Lawrence Chalfin is always in the mood to try something new. The president of Samuelson Furniture has learned over the years that in order to stay on top, one must evolve.
Samuelson began life as the Invincible Parlor Frame Company, founded in 1935 by father-son duo Harry and Samuel Chalfin, who founded the company together. Invincible briefly opened its doors in the Bronx, New York, before shifting to Paterson, N.J. In the beginning, the company’s forte was un-upholstered chairs and furniture frames designed by Harry Chalfin, a chair maker from Russia.
“They used to sell two club chairs and a sofa frame for $6.75,” Lawrence Chalfin said. “Then in 1955 my father, Sam, became one of the first to import hand carved reproduction chair frames from Italy. That brought the company to another level.”
Lawrence entered the family business in the 1970s, and seized on the opportunity to add upholstering and finishing to Invincible’s repertoire. This was at a time when showrooms and design centers were emerging as sophisticated ways to market products to a wide audience, and Chalfin wanted to use them to showcase finished products.
“We created a whole new market for the interior designer,” Chalfin said. “It was incredible. We carried on like that for 25 years.”
With this success came rebranding efforts. Chalfin renamed the company IPF International, then after the passing of his father he rebranded the company in his name as Samuelson Furniture. The company began to change its focus in the early 2000s and transitioned to be exclusive to the hospitality sector.
One major challenge Samuelson adapted to over the years was increasing international competition, particularly from China. Chalfin watched as domestic furniture companies closed one by one, starting with showrooms. Today, Samuelson retains a small-scale domestic manufacturing operation, with about 35 employees in manufacturing roles and 25 administrators. The company also has an office in mainland China with 12 employees, and a further three workers in Vietnam.
“We never gave up on manufacturing, it’s just a smaller slice of our business,” Chalfin said. “We are still furniture makers; we know how things are built and what can and can’t be done realistically. That’s why we are successful.”
Much of what Samuelson releases today is custom furniture work. The company builds to designer specifications, and will be introducing a 50-piece domestic collection in the spring of 2019.
The man who introduced upholstery to a company that faithfully produced un-upholstered frames for 35 years is not about to shy away from experimenting with new trends. To that end, Chalfin is exited about continued integration of technology into furniture, and including LED lighting, Bluetooth charging and integrated speaker systems. However, while he expressed enthusiasm for the utility and freedom these devices offer, he cautioned against hotels spending too much on technology without ensuring it is something guests are asking for—and will use.
“LED lighting, for example, is a very worthwhile investment. But anything that is not intuitive, or if you have to explain to a guest how to use it, it’s probably not the greatest idea,” Chalfin said. “Innovation is wonderful, but it sometimes creates a bottleneck for the front desk or the client when it’s in use.”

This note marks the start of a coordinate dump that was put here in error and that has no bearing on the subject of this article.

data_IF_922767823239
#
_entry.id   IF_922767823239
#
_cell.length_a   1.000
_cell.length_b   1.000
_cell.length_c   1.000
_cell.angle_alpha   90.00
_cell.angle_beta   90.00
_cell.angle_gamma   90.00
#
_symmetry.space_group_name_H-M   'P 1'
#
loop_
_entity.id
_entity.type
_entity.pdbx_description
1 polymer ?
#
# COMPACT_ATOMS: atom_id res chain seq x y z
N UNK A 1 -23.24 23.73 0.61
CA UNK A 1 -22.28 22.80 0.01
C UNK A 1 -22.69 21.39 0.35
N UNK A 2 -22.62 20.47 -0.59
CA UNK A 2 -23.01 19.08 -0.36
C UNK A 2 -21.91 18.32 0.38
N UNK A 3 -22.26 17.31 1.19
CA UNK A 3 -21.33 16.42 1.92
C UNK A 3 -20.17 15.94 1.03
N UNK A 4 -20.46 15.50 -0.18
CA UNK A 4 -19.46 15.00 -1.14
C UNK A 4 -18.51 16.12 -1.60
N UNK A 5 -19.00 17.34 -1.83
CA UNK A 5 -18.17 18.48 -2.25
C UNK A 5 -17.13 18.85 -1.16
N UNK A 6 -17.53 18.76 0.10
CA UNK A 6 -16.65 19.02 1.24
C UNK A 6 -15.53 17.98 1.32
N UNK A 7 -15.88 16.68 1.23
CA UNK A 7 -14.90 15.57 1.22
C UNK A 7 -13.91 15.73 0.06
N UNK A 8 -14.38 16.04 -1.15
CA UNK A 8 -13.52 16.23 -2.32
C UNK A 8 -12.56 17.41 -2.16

Still, Chalfin said after all these years it’s the people at Samuelson that make the company work.
“We just celebrated our model maker last November, he’s been here for 50 years and he’s an incredible wood worker,” Chalfin said. “There is no single star here. It’s the group that makes it work. It’s the way my grandfather did business, it’s the way my father did business and that’s our point of view.”
Logic In Logistics
For any business that relies on importing or exporting materials, tariffs remain top of mind. Chalfin said he is unsure what impact tariffs will have on the global economy due to its fickle nature, and he is waiting for the marketplace to provide the answer. Still, he said he expects a strong international presence to remain for the near future, though any company that manages to retain domestic manufacturing, even on a small scale, will see some benefits. “I don’t think large-scale manufacturing at the upper end of the hospitality casegoods market will become a reality in the U.S.,” Chalfin said. “There will still be an offshore requirement that will need to be fulfilled going forward; but having a custom manufacturing operation gives us tremendous flexibility.”
Clicking With Clients
Chalfin said the greatest challenges facing Samuelson and the furniture business as a whole are related to increasing pressure and contracting timelines for production. Because of the large number of new businesses forming that are targeting hospitality, Chalfin said he is calling on hotel owners and decision makers to do their due diligence and research who they work with ahead of time. “All sorts of players have entered the arena recently,” Chalfin said. “One of the most important factors for a client to understand is to know who they are doing business with and retain relationships that are meaningful. There are lots of options in the marketplace, and very few of the real deal still exist. The cost of making an error of judgment is huge, and the savings of going with a lower price spread is not anywhere near the costs if the train goes off the track.”